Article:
Well, in terms of Scotland’s national interest, Labour is pledged to less austerity than are the Tories. And if keeping as much spending power in Scottish pockets as possible is the SNP’s main and only objective, then the memo must be false.
But national interest is not the same as party interest. And the SNP’s prime objective is to use the election outcome to wrest as much economic and tax power as possible from Westminster. Here, it is a provable fact that David Cameron’s premiership has served the SNP very well.
He conceded one set of powers through the Scotland Act 2012’s implementation of the Calman Commission proposals, is well down the track of implementing the Smith Commission’s plans for further devolution, and conceded the independence referendum.
In the power-grab game, Mr Cameron has been an absolute pushover, while an evidently more reluctant Labour needed a big push from Gordon Brown before it matched the Tories’ generosity. The conclusion seems inescapable – the SNP stands a much better chance of screwing more powers for the Scottish Parliament out of Mr Cameron than from Mr Miliband.
And a continued Cameron premiership also serves the main dynamic pushing the SNP forward – that it is ideally placed as in government in Scotland and in opposition, indeed perceived as the principle opposition, to Westminster. Mr Cameron staying in Downing Street guarantees Ms Sturgeon a much easier Holyrood re-election in 2016 than if Mr Miliband was to move into power.
But there is one other government interest here – that of the French government served by the diplomats at the meeting with Ms Sturgeon. What government would president François Hollande like to see in London?
Crude conventional wisdom is that he would prefer to see Mr Cameron, who would then hold an in-out European Union referendum resulting in Britain quitting the EU (which, incidentally, would also suit the SNP and its independence quest), ridding Europe of annoying Anglo-Saxon influence.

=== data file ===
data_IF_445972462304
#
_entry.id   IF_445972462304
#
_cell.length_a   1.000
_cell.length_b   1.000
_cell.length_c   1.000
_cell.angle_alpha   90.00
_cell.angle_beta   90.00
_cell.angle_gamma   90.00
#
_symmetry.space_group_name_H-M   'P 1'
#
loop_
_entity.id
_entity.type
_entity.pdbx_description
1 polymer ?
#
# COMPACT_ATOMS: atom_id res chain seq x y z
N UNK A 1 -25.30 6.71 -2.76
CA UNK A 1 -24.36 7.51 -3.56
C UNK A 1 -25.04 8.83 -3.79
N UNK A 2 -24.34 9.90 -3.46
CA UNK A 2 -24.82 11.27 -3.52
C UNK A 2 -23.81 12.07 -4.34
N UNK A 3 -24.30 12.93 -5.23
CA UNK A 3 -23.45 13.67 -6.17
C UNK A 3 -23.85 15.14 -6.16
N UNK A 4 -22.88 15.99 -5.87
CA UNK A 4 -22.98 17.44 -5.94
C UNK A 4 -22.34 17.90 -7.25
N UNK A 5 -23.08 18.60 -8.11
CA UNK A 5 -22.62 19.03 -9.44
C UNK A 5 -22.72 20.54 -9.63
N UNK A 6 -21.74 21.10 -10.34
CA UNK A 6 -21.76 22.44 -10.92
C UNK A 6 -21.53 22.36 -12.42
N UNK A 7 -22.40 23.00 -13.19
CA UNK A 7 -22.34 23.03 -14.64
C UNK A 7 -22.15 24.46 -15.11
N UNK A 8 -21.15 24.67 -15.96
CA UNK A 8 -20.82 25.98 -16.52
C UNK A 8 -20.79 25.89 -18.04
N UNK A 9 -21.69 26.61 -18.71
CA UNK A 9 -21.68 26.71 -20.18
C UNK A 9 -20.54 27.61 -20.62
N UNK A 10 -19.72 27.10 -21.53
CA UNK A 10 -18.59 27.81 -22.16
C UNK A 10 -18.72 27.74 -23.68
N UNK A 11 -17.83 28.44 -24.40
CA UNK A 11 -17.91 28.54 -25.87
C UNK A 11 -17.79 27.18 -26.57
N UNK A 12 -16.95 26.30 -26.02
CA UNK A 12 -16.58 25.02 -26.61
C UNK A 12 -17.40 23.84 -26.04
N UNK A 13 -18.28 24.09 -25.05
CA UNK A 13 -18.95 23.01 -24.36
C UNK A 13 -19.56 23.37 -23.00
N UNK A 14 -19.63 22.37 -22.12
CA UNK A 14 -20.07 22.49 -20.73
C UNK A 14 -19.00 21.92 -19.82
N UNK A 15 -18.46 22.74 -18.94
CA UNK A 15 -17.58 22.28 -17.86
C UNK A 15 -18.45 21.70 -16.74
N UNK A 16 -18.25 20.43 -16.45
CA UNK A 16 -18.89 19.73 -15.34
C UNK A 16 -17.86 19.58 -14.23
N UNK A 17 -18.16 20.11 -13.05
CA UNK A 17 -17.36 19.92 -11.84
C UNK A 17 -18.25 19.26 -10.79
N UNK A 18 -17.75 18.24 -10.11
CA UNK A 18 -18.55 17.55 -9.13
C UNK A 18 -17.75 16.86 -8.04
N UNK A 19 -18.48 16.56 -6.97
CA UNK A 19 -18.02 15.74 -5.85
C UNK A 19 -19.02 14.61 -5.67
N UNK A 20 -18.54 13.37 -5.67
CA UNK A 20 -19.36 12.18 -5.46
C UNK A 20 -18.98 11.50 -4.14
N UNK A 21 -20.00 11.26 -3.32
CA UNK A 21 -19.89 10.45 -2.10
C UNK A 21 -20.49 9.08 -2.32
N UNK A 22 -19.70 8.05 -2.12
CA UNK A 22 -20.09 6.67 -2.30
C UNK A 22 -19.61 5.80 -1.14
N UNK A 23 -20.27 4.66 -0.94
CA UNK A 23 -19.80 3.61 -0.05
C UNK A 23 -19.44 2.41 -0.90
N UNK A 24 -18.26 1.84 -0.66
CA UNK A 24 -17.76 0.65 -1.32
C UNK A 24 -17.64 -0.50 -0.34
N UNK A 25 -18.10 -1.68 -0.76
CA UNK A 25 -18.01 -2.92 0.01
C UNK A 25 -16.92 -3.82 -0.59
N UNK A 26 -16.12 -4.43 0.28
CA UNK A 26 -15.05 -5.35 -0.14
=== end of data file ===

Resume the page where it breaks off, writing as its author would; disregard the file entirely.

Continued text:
But that is too crude. A “Brexit” also means that French payments to the EU would have to rise and may even threaten the break-up of the EU, the creation of which is France’s greatest diplomatic triumph. A Miliband premiership, on the other hand, averts both those problems, rids the European Council of Germany’s staunchest pro-austerity ally, and thereby helps his own re-election chances in 2017.
But surely friendly governments do not interfere in the domestic politics of another? Like hell they don’t. Mr Hollande is unlikely to have forgotten that Mr Cameron endorsed his right-wing rival Nicholas Sarkozy in the 2012 French election and might be quite happy to see some pay-back in the same coin.
Thus a plausible case, indeed a persuasive one, can be made for an SNP private preference for a UK Tory government and why French diplomats might want that to become public. It cannot be admitted in public, of course, but that seems to be the direction in which the facts of recent political history point.